When I started the Mary Ann Key Book Club two years ago — with the support and partnership of the Star Tribune, the Hennepin County Library and Friends of the Hennepin County Library — I hoped that a group named after my great-great-great-grandmother might lend a voice to the unheard: BIPOC folks who are often viewed as a monolith instead of communities filled with individuality, depth and complexity.
Mary Ann Key was an enslaved woman in the 1840s and '50s who would sometimes, as she aged, sing to her grandchildren about the places she'd longed to see again. It's a feeling Javier Zamora, author of "Solito," can understand. The talented writer documented his journey from El Salvador to the United States through the eyes of a 9-year-old boy who had to overcome a series of challenges that changed his life and perspective. That's why "Solito" is an impeccable selection for our fifth book in the Mary Ann Key Book Club.
On Thursday at 7 p.m., the Mary Ann Key Book Club will host a "A Community Discussion of 'Solito' " with a distinguished panel, featuring leaders within the local Latino community: Fernanda Acosta, an activist, community planner and climate organizer; Susana De Leon, an immigration attorney and the director of Kalpulli KetzalCoatlicue, a community-based traditional Aztec dance circle; and Teresa Ortiz, a spoken-word poet and adult basic education manager at CLUES, Minnesota's largest Latino-led nonprofit.
And then, on Tuesday at 6:30 p.m., the Mary Ann Key Book Club will host a conversation with Zamora at Minneapolis Central Library's Pohlad Hall, an event that will be both in-person and online.
I had the honor of speaking with Zamora ahead of our community panel and author events. Here is a snippet of that conversation:
Q: How did you go back and channel the experiences of a 9-year-old boy to write this book?
A: A lot of editing, but also a lot of trusting. I suffered this trauma when I was a little kid, so a level of my own personality has kind of stayed as a child. And it takes me a lot … to trust people and to allow that 9-year-old to come out when I meet strangers. But if you talk to my friends who have known me for years, or even my wife, I am very childlike still. And that is directly due to what I described in the book. And so it was hard for me to reveal that to the world and to trust that I could be myself on the page and to pull that off. And all of this was also editing, but also therapy. A lot of the therapy sessions about writing this book were just my therapist telling me to trust my memories and to trust my instincts and to trust myself.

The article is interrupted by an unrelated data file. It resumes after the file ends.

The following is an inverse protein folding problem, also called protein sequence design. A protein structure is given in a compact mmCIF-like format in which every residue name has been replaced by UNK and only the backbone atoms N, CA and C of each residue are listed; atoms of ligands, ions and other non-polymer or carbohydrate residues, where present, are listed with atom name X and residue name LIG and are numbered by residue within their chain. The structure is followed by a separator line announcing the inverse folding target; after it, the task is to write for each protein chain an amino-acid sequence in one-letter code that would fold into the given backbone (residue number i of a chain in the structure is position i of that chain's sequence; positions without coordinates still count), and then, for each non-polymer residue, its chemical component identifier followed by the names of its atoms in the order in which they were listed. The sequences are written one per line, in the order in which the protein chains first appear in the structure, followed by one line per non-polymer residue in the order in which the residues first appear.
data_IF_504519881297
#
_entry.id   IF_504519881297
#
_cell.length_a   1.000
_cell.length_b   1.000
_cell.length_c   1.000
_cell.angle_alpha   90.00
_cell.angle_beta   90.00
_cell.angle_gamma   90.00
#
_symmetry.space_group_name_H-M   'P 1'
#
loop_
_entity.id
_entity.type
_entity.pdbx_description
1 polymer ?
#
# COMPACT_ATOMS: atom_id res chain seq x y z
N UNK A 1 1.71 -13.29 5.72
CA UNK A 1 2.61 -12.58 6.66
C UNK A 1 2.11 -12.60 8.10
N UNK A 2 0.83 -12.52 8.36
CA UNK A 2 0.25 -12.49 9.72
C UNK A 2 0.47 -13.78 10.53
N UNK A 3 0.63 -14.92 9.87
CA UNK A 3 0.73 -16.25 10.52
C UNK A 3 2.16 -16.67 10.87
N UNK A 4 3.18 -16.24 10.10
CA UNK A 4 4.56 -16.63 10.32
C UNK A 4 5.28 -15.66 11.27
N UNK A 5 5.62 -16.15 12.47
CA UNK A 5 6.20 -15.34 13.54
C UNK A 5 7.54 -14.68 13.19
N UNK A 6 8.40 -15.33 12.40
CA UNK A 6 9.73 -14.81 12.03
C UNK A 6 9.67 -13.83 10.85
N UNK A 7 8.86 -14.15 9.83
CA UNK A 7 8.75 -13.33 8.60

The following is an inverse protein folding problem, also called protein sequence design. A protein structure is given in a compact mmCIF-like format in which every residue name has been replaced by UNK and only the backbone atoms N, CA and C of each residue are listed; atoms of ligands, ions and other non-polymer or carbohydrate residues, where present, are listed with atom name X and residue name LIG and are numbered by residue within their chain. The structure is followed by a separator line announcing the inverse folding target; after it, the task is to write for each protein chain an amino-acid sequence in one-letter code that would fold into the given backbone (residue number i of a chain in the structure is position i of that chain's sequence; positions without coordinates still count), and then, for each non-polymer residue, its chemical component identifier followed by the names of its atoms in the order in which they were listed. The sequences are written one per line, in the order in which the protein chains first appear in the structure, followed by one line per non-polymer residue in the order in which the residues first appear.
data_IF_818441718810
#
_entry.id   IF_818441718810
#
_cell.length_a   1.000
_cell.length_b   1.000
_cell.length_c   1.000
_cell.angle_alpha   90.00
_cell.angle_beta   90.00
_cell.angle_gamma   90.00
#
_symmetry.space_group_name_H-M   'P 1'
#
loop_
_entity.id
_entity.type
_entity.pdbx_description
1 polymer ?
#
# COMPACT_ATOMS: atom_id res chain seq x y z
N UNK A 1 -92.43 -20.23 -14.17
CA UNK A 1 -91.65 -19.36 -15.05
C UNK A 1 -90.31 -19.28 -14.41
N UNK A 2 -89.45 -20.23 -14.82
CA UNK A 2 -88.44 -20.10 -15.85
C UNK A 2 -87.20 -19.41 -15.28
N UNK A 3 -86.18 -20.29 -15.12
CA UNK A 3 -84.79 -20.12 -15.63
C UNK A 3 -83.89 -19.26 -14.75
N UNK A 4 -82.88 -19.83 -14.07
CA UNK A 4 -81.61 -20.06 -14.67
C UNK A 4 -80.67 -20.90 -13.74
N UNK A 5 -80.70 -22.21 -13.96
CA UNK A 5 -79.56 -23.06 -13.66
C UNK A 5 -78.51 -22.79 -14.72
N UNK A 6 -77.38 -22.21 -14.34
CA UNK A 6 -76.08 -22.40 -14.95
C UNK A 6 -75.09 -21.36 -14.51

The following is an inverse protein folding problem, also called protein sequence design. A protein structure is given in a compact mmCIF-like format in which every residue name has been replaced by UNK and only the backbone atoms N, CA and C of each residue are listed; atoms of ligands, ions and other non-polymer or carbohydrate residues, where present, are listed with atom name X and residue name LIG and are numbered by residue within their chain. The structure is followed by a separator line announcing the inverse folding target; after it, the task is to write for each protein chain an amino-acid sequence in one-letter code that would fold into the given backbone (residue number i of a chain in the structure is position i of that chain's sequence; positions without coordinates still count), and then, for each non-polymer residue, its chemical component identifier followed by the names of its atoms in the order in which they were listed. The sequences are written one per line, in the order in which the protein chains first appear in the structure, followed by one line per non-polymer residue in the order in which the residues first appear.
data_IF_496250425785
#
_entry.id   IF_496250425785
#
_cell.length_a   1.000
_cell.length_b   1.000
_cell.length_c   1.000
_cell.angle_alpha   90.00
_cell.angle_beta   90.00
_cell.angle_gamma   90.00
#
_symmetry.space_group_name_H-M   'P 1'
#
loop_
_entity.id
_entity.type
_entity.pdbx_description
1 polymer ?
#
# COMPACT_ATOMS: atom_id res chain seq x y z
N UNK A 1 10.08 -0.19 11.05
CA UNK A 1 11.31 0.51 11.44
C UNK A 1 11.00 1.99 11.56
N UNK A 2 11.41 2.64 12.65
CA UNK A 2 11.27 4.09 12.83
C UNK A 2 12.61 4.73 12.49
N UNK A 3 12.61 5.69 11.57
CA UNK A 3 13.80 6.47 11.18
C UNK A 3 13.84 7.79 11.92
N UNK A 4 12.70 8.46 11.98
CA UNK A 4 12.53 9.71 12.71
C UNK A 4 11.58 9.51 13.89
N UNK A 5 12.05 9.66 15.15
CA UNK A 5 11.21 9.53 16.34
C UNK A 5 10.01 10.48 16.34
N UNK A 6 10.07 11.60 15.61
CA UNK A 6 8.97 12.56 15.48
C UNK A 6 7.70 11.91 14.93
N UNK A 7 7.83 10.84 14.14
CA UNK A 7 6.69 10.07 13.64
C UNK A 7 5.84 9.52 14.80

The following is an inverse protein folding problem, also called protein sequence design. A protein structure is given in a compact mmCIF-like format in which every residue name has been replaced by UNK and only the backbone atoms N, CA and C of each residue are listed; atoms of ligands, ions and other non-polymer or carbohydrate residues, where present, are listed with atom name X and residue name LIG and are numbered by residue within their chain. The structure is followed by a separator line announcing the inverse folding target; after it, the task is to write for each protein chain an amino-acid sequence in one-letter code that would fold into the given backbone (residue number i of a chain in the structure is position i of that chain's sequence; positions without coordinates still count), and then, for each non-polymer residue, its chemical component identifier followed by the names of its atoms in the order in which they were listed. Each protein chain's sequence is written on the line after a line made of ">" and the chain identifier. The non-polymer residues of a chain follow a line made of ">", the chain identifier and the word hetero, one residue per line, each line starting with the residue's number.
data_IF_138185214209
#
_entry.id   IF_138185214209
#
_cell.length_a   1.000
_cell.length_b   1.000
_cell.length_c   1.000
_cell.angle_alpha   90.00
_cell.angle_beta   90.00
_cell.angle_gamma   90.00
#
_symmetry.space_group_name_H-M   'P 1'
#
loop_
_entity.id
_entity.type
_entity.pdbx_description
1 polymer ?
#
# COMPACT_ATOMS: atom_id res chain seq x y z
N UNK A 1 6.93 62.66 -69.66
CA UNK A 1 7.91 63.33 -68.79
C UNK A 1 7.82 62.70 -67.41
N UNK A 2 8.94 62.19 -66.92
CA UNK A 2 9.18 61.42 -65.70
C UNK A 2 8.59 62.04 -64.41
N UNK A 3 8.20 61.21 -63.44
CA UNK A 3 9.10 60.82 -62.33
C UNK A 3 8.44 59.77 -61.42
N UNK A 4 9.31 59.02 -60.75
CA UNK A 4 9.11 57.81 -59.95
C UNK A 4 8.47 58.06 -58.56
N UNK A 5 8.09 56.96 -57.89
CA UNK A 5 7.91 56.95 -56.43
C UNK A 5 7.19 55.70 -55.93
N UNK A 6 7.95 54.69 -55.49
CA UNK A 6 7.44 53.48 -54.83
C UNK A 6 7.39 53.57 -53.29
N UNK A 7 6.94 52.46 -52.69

Q: You named this book "Solito," which means "alone." Why did you name it that and did you consider other titles?
A: They always ask for a page of titles that you think are appropriate for the book. And I can't even remember any of them because they were all terrible. But what moved my wife — my wife is my first editor — and what moved my agent, who is my second editor, was this paragraph [near] the beginning when I'm in a coastal Guatemala border town and I am the kid — meaning me — and I say something like, "I feel alone." And that is the first time that I don't have any family members around, not even my Grandpa.
Q: I always believe we, as writers, pick an audience when we write. Who did you write this book for?
A: Primarily for myself. This is a story I didn't even want to tell myself … Therapy just helps you cope with that. I wanted to forget that kid for 20 years. That's why I never talked about him, and I never talked about any of the people he saw or the things that he witnessed. I didn't want to go there because I thought if I went there I made him real, but I didn't want any of the things to be real. And what [my therapist] said is, "Why not? If this kid is not going to go away, why not get to know him? Why don't you talk to him? Why don't you learn to love him?" And so in writing this book, I have learned to be there for him. I have learned how cool he was, how superhuman that kid was in order to survive. And I've really gotten to know him, and in a sense … that "him" is me.
Myron Medcalf is a local columnist for the Star Tribune and a national writer and radio host for ESPN. His column appears in print on Sundays twice a month and also online.